We know that through the Bible that God’s will for you is to be fruitful and multiply. The story of Abraham and Sarah are a prefect example. Abraham was 100 years old and Sarah was 90 when they had their first child. Use your faith in God’s word and you will be blessed abundantly.

1 Samuel 1:27
I prayed for this child, and the LORD has granted me what I asked of him.

In Conclusion…

Doctors and research communities believe that C-Sections can influence secondary infertility, but whether the cause is psychological or physical it’s difficult to tell. However, unless you have concrete evidence that indicates you are infertile try the things that will help:


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12 thoughts on “C-Section And Infertility: Is There A Connection?

  1. Oluchukwu says:

    i had c.section 2013,the baby died aft 4days and the father died after 2years.Now i remarried 2016,i hav ben trying to get pregnant to no avail,could it be the c.section affectd me?the church test we underwent before we could be wedded, mine came out clean.what else should l do i m worried.

  2. Elizabeth says:

    Well Njoki Caroline, there could be a number of things causing the problem. I actually had the same problem after my first C-Section.

    If you haven’t already done this, I’d suggest calculating your ovulation times to find out when your most fertile times are. That actuallly worked for me. Here’s a post that may help:

    Try giving it a few more months. If that doesn’t work, you may want to contact your doctor about seeing a fertility specialist.

    There’s also a great book by Lisa Olsen called the Pregnancy Miracle that has helped many women avoid the fertility specialists. There’s some great advice in the book.

    Here’s more info on that:

    Let me know if that helps,
    Elizabeth 🙂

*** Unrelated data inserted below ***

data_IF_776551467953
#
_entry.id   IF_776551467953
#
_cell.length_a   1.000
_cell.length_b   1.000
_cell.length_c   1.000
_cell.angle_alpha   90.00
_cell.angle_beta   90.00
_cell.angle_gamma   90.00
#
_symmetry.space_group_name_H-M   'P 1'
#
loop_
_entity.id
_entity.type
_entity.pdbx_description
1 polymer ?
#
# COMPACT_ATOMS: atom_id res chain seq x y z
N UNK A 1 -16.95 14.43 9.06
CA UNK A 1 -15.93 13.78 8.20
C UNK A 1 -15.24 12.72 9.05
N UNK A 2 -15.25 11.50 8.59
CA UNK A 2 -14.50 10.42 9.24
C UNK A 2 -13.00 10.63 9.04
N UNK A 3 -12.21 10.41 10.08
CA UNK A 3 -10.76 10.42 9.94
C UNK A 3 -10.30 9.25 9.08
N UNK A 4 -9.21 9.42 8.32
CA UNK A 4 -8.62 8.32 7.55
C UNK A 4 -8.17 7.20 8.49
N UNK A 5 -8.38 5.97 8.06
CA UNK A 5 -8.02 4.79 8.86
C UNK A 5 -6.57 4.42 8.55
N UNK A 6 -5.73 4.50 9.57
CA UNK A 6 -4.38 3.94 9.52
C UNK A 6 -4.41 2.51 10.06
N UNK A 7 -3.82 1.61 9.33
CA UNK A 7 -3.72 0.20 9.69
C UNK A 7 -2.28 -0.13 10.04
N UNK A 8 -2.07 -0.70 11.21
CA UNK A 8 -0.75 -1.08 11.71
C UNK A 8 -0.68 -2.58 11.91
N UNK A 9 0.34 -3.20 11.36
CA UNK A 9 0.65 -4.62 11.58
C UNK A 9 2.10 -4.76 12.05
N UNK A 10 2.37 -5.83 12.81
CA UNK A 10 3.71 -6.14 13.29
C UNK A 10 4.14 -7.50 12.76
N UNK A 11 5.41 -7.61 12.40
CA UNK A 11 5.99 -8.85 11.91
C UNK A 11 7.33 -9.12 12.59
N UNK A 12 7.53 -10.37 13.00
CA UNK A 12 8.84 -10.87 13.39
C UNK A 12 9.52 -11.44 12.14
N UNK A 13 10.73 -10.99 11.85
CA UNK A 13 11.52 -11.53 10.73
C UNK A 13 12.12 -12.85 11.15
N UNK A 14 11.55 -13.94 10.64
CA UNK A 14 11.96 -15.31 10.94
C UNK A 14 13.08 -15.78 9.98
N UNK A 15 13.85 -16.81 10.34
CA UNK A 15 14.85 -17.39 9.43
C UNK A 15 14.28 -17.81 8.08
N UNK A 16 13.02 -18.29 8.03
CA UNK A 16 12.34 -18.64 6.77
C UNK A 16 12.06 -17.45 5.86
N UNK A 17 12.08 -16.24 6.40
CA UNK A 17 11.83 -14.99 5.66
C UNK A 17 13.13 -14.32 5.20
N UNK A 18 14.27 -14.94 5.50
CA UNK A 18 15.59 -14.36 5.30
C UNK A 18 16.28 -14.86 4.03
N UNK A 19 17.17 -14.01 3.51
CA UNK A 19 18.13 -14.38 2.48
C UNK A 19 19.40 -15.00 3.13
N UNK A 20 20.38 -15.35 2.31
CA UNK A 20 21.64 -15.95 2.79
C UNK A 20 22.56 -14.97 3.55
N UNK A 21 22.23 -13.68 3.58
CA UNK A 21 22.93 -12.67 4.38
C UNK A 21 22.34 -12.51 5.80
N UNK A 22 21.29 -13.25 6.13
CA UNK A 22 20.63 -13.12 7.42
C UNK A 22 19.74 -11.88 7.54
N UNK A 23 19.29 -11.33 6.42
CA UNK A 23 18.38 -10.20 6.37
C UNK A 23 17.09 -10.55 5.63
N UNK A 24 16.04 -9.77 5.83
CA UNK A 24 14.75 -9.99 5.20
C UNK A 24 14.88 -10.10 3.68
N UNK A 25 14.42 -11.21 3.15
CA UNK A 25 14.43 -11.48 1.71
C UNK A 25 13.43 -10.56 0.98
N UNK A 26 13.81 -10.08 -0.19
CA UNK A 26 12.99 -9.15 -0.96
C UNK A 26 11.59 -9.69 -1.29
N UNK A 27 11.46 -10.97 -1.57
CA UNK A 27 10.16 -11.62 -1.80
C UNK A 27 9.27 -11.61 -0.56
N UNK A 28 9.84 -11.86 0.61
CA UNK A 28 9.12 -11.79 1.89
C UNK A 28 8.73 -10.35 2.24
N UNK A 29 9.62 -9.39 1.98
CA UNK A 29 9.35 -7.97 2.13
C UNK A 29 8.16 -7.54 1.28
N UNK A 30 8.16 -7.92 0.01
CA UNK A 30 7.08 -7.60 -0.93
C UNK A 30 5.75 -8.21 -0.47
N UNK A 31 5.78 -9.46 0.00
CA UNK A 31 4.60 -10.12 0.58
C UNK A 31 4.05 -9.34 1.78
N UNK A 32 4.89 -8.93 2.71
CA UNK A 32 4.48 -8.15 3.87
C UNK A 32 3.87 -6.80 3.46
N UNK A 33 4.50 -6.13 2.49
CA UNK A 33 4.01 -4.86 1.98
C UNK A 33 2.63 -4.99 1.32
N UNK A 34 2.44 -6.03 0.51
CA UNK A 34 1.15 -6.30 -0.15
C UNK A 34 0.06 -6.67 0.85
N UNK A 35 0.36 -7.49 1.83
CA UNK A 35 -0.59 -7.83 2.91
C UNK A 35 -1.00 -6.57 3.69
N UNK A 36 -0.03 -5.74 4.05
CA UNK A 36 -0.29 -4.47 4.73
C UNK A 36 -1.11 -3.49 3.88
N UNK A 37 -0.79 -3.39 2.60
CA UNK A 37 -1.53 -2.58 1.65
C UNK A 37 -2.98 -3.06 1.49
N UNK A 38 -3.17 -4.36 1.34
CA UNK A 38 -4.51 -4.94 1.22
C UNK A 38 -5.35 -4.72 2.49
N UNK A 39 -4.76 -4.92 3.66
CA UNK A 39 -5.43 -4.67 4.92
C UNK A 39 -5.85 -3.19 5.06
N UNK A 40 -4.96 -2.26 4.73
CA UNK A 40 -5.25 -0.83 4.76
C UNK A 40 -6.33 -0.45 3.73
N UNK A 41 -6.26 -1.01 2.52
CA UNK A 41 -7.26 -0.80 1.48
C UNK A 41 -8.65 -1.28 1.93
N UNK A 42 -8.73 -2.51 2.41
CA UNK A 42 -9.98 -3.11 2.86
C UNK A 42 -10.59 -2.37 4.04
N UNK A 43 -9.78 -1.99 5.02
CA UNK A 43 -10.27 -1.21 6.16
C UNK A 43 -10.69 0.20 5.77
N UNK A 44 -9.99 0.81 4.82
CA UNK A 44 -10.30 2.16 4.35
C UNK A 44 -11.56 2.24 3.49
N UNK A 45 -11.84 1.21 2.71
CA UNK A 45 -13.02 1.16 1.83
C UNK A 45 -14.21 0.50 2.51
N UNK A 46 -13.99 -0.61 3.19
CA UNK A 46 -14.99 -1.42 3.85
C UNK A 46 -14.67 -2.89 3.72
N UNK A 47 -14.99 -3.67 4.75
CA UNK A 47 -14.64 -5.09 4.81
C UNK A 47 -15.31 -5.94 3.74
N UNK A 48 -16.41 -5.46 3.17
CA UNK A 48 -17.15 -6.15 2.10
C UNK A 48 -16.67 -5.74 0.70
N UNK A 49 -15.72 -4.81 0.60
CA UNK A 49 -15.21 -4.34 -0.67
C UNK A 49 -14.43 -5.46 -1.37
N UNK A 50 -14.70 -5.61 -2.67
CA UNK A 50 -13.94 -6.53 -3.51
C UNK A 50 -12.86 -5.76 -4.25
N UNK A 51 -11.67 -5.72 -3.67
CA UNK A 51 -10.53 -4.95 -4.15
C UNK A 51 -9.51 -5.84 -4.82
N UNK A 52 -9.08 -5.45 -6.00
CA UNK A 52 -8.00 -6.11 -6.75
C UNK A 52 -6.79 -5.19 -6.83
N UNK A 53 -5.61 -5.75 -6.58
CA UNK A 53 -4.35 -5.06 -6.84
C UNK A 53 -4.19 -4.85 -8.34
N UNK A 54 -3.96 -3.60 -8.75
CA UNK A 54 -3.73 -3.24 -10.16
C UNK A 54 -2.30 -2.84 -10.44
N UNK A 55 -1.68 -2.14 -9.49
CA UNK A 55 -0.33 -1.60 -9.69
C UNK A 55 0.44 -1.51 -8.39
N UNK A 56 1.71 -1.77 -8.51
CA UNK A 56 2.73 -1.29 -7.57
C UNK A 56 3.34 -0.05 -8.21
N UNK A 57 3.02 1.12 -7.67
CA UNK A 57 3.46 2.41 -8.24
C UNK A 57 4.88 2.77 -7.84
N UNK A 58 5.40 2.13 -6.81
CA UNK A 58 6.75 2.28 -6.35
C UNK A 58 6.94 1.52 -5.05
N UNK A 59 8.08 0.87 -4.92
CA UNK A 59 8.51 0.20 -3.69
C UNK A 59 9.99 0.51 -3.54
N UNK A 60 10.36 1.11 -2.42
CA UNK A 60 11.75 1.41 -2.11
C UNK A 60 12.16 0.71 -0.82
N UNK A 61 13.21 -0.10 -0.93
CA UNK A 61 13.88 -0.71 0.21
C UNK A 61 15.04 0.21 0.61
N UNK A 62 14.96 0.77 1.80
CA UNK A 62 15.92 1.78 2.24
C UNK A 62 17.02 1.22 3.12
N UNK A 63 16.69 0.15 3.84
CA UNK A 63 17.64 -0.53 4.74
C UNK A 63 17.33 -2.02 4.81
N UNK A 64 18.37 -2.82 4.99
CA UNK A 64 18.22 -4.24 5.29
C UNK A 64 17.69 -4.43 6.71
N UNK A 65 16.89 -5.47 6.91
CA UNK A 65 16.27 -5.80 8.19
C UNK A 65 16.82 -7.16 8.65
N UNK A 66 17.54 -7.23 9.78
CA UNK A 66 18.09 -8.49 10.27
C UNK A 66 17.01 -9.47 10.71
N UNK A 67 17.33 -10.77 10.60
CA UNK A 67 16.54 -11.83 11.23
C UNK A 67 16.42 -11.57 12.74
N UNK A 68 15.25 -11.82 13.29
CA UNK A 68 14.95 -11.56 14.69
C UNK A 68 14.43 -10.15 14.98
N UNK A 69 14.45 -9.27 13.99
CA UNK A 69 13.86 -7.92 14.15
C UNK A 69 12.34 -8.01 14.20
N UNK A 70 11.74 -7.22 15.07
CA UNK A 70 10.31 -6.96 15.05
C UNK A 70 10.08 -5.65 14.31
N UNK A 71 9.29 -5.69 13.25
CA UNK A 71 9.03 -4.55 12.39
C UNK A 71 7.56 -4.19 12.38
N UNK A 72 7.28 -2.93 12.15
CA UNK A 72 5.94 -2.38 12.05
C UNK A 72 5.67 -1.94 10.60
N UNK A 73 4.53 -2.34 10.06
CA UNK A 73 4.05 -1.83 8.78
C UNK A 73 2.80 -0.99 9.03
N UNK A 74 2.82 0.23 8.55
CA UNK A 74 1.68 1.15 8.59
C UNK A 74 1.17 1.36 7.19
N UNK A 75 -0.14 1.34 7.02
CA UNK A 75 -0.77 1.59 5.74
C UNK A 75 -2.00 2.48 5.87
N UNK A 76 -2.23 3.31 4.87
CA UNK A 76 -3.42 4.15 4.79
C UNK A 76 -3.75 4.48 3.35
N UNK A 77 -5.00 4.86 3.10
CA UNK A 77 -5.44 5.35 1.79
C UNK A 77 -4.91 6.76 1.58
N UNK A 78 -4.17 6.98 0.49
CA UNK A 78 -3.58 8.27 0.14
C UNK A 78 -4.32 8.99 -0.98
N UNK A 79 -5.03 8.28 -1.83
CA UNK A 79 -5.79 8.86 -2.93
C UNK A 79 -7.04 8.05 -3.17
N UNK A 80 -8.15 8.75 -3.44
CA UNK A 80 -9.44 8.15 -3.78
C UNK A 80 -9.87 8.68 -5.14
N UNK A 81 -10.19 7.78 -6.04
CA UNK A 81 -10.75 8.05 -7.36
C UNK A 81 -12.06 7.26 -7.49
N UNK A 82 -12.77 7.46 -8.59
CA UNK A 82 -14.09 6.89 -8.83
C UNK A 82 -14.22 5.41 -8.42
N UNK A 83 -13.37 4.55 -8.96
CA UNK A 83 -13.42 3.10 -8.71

3. njoki caroline says:

    am 26yrs n had a baby through cs n t died two days due to meuoconium complications two years ago lately i hav been trying to conceive for 6 months but its impossible n i have regular periods what cld be the problem

  4. Elizabeth says:

    Hi Erin, I had a similar problem after my first C-Section, it took forever to conceive, that’s why my kids are almost 5 years apart.

    I don’t think blocked tubes have any symptoms, in other words I don’t thing you would feel anything. My best advice to you is don’t give up, I didn’t and I finally did conceive.

    Here’s a post I did that might help you:

    Also here’s an article on egg white cervical mucus that might help as well:

  5. Erin says:

    I had a cesarean 13 years ago and now I am 34 and have been trying diligently for 8 months to get pregnant. Why is it taking so long? I had a normal pap. Would I feel it if my tubes were blocked? My periods are normal. Does that egg white cervical mucas have to be present to conceive? I get cm just not necessarily stretchy. Whats wrong with me??

  6. Lizzy says:

    I am 32yrs,had my first child 3 years ago through CS and have been trying to conceieve again for the past 1 year.Although i had my baby with fibroid,could it cause infertility now when i conceived easily the first time.
    My doctor subjected me to an hormonal test that i have to repeat because result was non clinical.kindly advice
    Also, i will like to know if i can take a fertility drug to boost my fertile chances.

  7. Elizabeth says:

    Hi Terri, C-Section adhesions have been known to prevent conception, but it is rare. Here’s some more information on C-Section adhesions and how they might prevent pregnancy:


    Outside of adhesions there could actually be a number of things preventing you from conceiving again. A dye test should help you find out though.

    Unfortunately I don’t know how polyp removal could affect your cycle. It may be something that will normalize over time but the best person to ask is your doctor

  8. Teri Moore says:

    I was wondering if you could give me you expert advice as well. I had a c-section in 2004 and my husband and I tried to have another child for about 2-3 years, with no luck. I just assumed that it wasn’t meant for me to have another child. I went OB/GYN for a check up a few months ago and she found a polyp on my cervix and she removed it right then. Since then my cycles have been so strange. I talked to her about our conceiving problems and she suggested me to have a dye test done to check for blockages. My questions are, could a C-Section be a cause for our conceiving problems and how a polyp removal cause my cycles to be so strange?

  9. Elizabeth says: